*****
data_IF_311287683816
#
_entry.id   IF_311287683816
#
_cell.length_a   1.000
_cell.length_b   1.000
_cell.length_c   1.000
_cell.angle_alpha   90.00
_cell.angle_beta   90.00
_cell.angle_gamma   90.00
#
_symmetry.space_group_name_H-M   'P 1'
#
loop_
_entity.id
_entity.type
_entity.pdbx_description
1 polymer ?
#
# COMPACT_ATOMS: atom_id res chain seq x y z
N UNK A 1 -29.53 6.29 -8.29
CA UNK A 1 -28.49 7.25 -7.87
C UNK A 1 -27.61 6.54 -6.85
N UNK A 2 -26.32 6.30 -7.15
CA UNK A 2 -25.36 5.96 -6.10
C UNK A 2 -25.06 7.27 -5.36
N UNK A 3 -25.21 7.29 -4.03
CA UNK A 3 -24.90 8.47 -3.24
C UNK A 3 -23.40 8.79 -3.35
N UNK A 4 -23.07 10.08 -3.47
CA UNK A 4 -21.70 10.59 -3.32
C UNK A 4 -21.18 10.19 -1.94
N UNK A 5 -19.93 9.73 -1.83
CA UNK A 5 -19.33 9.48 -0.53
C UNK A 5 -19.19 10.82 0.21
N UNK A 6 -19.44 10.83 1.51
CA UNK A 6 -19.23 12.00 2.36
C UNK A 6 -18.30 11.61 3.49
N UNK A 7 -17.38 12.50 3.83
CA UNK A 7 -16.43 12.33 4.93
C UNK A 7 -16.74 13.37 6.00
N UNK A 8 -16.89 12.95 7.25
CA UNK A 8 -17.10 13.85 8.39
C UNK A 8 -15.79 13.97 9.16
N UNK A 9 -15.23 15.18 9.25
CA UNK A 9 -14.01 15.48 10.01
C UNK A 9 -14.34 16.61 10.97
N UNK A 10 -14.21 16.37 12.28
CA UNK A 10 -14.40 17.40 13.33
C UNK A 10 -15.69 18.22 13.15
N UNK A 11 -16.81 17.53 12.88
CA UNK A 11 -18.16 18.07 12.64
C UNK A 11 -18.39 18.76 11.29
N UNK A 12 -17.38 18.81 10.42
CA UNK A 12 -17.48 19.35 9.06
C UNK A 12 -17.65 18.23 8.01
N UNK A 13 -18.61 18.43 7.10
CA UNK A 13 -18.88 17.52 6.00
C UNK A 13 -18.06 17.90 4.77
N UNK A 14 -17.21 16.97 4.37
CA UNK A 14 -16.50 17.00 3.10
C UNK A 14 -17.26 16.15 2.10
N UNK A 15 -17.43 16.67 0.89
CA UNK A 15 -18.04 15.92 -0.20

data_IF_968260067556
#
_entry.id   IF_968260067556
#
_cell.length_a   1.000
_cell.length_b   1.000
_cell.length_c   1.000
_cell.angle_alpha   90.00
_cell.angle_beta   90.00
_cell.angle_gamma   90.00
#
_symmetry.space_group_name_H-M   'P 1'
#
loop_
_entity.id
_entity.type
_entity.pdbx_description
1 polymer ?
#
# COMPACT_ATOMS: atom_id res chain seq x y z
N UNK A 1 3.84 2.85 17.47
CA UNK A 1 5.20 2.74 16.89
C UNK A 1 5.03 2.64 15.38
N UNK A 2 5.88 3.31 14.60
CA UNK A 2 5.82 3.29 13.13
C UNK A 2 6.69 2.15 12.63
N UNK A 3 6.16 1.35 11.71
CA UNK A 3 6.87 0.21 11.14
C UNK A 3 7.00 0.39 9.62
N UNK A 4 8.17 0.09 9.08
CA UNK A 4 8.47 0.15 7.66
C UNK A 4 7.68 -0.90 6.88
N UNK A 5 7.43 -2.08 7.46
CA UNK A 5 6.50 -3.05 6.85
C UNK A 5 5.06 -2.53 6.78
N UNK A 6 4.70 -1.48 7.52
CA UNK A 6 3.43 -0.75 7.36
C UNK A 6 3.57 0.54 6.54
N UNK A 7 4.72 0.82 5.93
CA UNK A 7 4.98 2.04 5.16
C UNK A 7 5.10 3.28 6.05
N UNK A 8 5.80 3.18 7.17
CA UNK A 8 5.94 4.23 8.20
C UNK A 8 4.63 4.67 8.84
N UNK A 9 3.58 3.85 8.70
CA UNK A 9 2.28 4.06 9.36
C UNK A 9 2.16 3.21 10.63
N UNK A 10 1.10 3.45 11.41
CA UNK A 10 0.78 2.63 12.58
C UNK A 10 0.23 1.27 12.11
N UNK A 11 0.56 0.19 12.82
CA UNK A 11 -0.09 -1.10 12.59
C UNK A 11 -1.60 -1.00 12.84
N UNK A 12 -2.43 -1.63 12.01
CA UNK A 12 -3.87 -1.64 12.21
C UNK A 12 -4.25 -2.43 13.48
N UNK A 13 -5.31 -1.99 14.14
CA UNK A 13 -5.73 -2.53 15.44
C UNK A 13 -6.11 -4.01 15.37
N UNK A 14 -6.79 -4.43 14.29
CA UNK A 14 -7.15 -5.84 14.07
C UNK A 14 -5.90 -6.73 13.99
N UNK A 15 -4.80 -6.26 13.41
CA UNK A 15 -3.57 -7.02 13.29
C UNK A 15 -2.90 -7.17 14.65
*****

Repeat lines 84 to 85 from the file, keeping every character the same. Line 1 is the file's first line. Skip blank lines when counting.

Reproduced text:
# COMPACT_ATOMS: atom_id res chain seq x y z
N UNK A 1 3.84 2.85 17.47